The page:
It is also possible to add GoTo statements and Labels to filter a script. For example you may want one script for multiple users on multiple devices, but the required mappings may vary for different users, on different servers or PC’s, or when users are members of different groups. This is not a scripting lesson but to provide an example, in the following batch file the mappings will not be applied if run on a server named Server1, and User1 and User2 will have different drive mappings than other users.
If "%ComputerName%" == "Server1" GoTo END Net Use /persistent:no Net Use * /delete If "%UserName%" == "User1" GoTo MAP1 If "%UserName%" == "User2" GoTo MAP2 Rem apply default mappings to all others Net Use X: \\ServerName\ShareName1 Net Use Y: \\ServerName\ShareName2 Net Use Z: \\ServerName\ShareName3 GoTo END :MAP1 Net Use X: \\ServerName\ShareName1 GoTo END :MAP2 Net Use Y: \\ServerName\ShareName2
The following sites will provide additional information regarding DOS commands and syntax, or using IfMember (for group membership filtering) instead of If %UserName%
4) Batch file, applied through the user’s profile
Continuing with using the batch file method; it would be more practical to apply it from the server, when the user logs on to their workstation than by installing on each machine. The crudest method of doing so which has been around for more than 10 years, is to apply the script though the user’s profile in Active Directory Users and Computers on the server. The default location to place the script is C:\Windows\sysvol\sysvol\<your domain>\scripts. This path is also a default share, \\ServerName\Netlogon for which all domain users have read permissions. The location can be change but if so permissions have to be considered and the path provided. Why “re-invent the wheel”, use the default file path. On server 2008 / 2008 R2 you must be an administrator and have “elevated privileges” to write to this file location. When opening the text editor (Notepad) right click on the application or shortcut and choose “run as administrator”. Failing do to so will not allow the file to be saved.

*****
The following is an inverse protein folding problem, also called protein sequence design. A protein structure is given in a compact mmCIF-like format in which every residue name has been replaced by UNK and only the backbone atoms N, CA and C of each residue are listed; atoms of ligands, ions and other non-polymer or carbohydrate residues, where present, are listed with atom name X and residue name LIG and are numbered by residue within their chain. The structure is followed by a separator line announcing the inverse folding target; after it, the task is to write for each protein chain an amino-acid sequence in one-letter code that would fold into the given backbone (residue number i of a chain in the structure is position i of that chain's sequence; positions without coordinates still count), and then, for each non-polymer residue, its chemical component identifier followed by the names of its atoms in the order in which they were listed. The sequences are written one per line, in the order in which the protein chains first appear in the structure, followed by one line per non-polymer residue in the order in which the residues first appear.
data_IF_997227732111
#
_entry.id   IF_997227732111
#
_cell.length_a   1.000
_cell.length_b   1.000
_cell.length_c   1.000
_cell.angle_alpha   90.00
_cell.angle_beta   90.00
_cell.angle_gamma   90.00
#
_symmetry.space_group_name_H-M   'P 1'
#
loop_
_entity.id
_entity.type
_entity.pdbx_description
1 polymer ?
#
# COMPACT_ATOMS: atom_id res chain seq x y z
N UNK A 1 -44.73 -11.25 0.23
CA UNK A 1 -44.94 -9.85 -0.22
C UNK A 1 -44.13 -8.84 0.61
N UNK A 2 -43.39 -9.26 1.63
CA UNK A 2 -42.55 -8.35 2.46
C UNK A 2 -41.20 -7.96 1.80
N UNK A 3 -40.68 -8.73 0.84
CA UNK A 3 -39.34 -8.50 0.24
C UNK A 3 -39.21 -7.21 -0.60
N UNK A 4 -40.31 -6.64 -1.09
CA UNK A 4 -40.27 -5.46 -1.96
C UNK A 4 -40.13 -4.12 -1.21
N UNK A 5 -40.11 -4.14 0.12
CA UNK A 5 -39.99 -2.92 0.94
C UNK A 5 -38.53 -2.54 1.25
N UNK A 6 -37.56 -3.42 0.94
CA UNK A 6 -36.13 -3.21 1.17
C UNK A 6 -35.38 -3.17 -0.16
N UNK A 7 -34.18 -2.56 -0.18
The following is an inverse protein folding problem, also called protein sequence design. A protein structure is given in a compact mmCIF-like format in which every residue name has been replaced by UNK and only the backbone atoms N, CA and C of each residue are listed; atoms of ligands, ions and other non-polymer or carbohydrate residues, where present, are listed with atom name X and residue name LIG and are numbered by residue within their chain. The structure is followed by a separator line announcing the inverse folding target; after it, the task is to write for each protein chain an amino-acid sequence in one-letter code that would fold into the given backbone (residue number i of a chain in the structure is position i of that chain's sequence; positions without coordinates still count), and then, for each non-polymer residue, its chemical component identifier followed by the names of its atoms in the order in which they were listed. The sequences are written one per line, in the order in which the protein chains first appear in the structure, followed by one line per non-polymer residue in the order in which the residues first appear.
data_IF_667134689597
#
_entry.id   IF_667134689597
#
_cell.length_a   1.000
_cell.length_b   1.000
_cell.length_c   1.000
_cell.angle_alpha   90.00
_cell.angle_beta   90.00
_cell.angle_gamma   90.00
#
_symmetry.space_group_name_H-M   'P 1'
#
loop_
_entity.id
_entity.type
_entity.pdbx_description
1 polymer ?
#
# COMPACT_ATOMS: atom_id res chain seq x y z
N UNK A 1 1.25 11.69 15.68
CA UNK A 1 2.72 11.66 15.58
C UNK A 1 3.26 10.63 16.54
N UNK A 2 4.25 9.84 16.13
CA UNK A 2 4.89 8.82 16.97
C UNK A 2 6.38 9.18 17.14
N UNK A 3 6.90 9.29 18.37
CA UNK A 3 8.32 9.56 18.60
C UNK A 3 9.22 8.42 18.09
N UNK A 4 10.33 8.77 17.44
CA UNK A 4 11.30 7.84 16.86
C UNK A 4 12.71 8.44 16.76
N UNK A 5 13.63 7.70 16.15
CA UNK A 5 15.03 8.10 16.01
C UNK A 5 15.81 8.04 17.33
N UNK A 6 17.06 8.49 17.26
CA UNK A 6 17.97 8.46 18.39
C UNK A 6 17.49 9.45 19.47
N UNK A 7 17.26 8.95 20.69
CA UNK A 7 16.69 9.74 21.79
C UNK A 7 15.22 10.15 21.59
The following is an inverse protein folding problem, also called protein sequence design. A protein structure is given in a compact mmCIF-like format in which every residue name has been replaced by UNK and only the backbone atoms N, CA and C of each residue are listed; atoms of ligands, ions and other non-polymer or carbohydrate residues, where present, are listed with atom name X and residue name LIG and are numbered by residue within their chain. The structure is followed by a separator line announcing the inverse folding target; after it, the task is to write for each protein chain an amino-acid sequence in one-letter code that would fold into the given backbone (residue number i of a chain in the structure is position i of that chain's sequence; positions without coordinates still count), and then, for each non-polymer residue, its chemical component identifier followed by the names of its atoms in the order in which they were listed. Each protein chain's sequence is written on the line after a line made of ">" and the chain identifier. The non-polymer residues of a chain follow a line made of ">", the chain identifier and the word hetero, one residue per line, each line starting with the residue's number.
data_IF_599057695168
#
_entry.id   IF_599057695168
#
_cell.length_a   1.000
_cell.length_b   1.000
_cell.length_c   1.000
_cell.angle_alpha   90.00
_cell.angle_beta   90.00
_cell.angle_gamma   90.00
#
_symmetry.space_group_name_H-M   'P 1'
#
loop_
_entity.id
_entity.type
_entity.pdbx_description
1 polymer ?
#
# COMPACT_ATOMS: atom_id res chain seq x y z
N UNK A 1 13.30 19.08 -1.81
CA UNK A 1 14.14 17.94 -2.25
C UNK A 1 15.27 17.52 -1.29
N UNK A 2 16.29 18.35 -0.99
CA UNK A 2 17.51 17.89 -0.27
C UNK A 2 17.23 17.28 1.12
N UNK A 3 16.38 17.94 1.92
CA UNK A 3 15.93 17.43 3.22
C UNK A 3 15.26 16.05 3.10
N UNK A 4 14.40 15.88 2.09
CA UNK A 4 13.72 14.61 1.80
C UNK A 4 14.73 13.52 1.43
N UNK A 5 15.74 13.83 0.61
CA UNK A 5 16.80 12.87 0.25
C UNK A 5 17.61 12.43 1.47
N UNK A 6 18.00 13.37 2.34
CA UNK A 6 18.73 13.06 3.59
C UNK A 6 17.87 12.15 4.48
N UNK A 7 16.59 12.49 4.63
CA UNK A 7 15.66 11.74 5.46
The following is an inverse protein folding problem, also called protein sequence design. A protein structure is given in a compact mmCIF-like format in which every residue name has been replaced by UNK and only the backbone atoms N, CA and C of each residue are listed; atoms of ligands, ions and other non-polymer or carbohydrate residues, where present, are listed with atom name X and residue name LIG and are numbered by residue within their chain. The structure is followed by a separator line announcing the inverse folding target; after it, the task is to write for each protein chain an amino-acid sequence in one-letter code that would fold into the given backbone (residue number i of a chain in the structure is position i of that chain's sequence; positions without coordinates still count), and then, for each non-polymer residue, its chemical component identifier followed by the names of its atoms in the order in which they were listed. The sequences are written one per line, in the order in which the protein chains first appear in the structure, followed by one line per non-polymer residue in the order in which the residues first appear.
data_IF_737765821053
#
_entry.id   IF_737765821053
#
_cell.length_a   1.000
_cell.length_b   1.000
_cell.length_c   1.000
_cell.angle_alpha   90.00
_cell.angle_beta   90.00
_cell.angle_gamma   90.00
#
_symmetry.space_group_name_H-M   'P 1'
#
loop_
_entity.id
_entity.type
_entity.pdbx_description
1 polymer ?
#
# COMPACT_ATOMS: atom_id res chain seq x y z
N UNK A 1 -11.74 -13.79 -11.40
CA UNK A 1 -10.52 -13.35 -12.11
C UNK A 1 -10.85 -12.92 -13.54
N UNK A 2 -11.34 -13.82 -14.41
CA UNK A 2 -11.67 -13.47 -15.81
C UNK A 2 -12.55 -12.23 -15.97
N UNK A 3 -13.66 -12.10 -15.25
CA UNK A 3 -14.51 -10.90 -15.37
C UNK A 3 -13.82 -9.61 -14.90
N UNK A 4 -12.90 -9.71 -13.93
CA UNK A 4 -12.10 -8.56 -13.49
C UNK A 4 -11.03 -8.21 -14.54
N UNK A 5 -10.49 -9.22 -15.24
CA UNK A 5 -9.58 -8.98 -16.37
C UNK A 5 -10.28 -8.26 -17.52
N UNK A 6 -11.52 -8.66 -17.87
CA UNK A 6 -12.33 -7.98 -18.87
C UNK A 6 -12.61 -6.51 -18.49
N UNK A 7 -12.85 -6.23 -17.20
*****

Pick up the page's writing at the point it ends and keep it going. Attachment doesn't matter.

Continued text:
Once the batch file has been placed in the appropriate location, open the user’s profile in Active Directory, and in the box labeled “Logon Script” under the “Profile” tab, insert the name of the script. It will be applied the next time this user logs on to a domain joined machine. The only real disadvantage of this method is the name of the batch file has to be manually added to each user’s profile.
5) Batch file, applied using Group Policy
Now the 21st century methods: Group policy is the ideal way of managing users and controlling their environment. The possibilities are endless, but the focus is on mapping drives. Again place the script in the default location mentioned above; C:\Windows\sysvol\sysvol\<your domain>\scripts heeding the notes about requiring elevated privileges. Instead of applying through the user’s profile, which only affects one user, we can now apply to all members of an OU (Organizational Unit) through Group Policy. This example will use an OU named Sales. I will assume the users belonging to the Sales OU have already been added in active Directory. The policy can be applied to an OU at any level, including the domain level if preferred, though it is a “User Policy” so I recommend applying to a User OU.